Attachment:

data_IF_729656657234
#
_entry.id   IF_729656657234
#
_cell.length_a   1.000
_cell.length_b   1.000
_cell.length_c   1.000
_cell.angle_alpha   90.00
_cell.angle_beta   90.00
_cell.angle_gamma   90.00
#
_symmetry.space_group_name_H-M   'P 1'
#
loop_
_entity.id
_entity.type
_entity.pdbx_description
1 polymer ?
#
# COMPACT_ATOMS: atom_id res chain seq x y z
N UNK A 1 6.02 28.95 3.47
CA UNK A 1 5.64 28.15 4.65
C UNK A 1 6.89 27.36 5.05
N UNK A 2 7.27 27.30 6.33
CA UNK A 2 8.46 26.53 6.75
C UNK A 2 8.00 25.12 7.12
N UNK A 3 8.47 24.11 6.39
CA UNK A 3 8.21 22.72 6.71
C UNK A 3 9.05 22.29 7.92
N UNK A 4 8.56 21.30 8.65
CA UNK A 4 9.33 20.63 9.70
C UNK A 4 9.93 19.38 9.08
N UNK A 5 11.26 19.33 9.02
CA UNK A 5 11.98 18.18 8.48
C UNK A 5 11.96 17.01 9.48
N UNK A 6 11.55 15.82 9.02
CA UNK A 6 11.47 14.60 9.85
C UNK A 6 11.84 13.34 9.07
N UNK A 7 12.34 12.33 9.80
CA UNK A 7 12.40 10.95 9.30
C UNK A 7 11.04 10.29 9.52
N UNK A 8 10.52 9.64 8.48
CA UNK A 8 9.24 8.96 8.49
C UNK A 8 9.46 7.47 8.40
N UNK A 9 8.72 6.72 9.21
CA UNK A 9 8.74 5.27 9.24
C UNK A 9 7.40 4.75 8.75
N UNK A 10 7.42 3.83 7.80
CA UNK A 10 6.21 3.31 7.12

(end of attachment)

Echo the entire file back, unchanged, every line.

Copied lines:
data_IF_729656657234
#
_entry.id   IF_729656657234
#
_cell.length_a   1.000
_cell.length_b   1.000
_cell.length_c   1.000
_cell.angle_alpha   90.00
_cell.angle_beta   90.00
_cell.angle_gamma   90.00
#
_symmetry.space_group_name_H-M   'P 1'
#
loop_
_entity.id
_entity.type
_entity.pdbx_description
1 polymer ?
#
# COMPACT_ATOMS: atom_id res chain seq x y z
N UNK A 1 6.02 28.95 3.47
CA UNK A 1 5.64 28.15 4.65
C UNK A 1 6.89 27.36 5.05
N UNK A 2 7.27 27.30 6.33
CA UNK A 2 8.46 26.53 6.75
C UNK A 2 8.00 25.12 7.12
N UNK A 3 8.47 24.11 6.39
CA UNK A 3 8.21 22.72 6.71
C UNK A 3 9.05 22.29 7.92
N UNK A 4 8.56 21.30 8.65
CA UNK A 4 9.33 20.63 9.70
C UNK A 4 9.93 19.38 9.08
N UNK A 5 11.26 19.33 9.02
CA UNK A 5 11.98 18.18 8.48
C UNK A 5 11.96 17.01 9.48
N UNK A 6 11.55 15.82 9.02
CA UNK A 6 11.47 14.60 9.85
C UNK A 6 11.84 13.34 9.07
N UNK A 7 12.34 12.33 9.80
CA UNK A 7 12.40 10.95 9.30
C UNK A 7 11.04 10.29 9.52
N UNK A 8 10.52 9.64 8.48
CA UNK A 8 9.24 8.96 8.49
C UNK A 8 9.46 7.47 8.40
N UNK A 9 8.72 6.72 9.21
CA UNK A 9 8.74 5.27 9.24
C UNK A 9 7.40 4.75 8.75
N UNK A 10 7.42 3.83 7.80
CA UNK A 10 6.21 3.31 7.12